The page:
• Perform as many push-ups as you can do in one set. Record the total. Make sure you are doing real push-ups, not the ones where your arms are a thousand miles from your sides and your ass is in the air. If you cannot do a push-up, perform an incline push-up on a bench instead.
  • Rest 3-5 minutes
  • Record as many pull-ups as you can do in one set. If you cannot do a pull-up, use a band or a chair to remove resistance from the bar. Record the total number of pull-ups you can do. Do not kip, swing, or cheat between reps. Do them well and do them right.

Day 2: Maximal Upper Body Strength

  • Find your one rep max for the bench press. If you don’t know how to bench, I suggest finding a trusted friend to teach you and help to spot you. Make sure to warm-up and work up to finding your 1RM (with a spotter or safety bars). If you don’t want to load up all the way to a 1RM, I recommend finding your 2-3 rep max and using a calculator to predict your 1RM instead. Make sure you rest for at least 3 minutes between sets.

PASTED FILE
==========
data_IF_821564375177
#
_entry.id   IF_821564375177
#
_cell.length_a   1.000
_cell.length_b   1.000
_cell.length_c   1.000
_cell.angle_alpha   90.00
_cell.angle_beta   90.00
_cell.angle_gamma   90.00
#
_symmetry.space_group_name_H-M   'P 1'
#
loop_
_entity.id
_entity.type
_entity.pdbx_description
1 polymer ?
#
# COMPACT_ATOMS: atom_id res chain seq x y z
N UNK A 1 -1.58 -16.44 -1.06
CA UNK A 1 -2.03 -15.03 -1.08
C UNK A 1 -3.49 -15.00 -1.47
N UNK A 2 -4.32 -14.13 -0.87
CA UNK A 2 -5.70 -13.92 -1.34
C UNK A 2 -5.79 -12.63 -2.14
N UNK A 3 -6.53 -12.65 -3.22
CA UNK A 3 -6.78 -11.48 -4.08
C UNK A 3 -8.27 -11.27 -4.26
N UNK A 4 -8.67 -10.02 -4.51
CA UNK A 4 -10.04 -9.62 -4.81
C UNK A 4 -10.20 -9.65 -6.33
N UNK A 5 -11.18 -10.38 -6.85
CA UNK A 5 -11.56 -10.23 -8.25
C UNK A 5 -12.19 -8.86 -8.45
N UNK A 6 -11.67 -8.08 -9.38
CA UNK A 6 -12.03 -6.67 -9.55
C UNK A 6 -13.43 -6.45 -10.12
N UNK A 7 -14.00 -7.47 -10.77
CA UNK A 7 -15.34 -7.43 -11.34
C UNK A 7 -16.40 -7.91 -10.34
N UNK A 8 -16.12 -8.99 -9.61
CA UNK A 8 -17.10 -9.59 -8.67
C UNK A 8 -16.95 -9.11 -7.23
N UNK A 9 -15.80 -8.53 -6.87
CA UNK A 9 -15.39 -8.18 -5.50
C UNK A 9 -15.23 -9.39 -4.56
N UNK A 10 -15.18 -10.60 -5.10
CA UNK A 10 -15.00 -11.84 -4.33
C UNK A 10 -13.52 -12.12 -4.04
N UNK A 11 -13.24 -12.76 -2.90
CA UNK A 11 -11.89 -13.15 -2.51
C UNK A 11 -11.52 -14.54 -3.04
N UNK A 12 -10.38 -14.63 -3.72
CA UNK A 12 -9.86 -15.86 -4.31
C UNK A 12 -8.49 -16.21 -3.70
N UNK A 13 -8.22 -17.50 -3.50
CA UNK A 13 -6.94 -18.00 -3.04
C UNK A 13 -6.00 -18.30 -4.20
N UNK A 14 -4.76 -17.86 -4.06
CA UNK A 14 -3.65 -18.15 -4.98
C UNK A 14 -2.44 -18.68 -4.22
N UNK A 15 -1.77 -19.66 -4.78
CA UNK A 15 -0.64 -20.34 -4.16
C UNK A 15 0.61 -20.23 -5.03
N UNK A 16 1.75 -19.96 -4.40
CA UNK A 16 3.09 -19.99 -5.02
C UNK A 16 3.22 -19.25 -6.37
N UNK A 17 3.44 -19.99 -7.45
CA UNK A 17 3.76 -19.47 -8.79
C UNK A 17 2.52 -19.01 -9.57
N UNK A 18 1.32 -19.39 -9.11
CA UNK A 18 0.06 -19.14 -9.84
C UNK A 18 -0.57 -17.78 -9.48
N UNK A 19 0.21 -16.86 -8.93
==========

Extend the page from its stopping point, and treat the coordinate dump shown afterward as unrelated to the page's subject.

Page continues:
• Rest for 3-5 minutes before moving onto the 1RM pull-up.
  • Find your one rep max for the pull-up. Warm up for this as well. Do a few bodyweight pull-ups. Start adding weight, continue adding until you reach your one rep max. Make sure you rest for at least 3 minutes between sets. Record your 1RM.

Disclaimer: I am not demanding that you do this, perform at your own risk and make sure that you are not putting yourself in harm’s way by partaking in the above. And don’t blame me if you find that you are sore the day after!

Let me know your Assessment Results!

If you decide to take this assessment, shoot me an email at lauren@senderellastory.com and let me know how it went!

This is part one in a series. In the next installment, I will tackle my favorite antagonist exercises and provide tips on working them into your climbing schedule. Make sure to subscribe to my monthly email list to stay up to date when the next post comes out! You can also stay up to date by following me on Instagram.

Resources

Upper Body Push and Pull Strength Ratio in Recreationally Active Adults

Push to Pull Ratio in Elite Rugby Players

Unstoppable Force: Strength Training for Climbing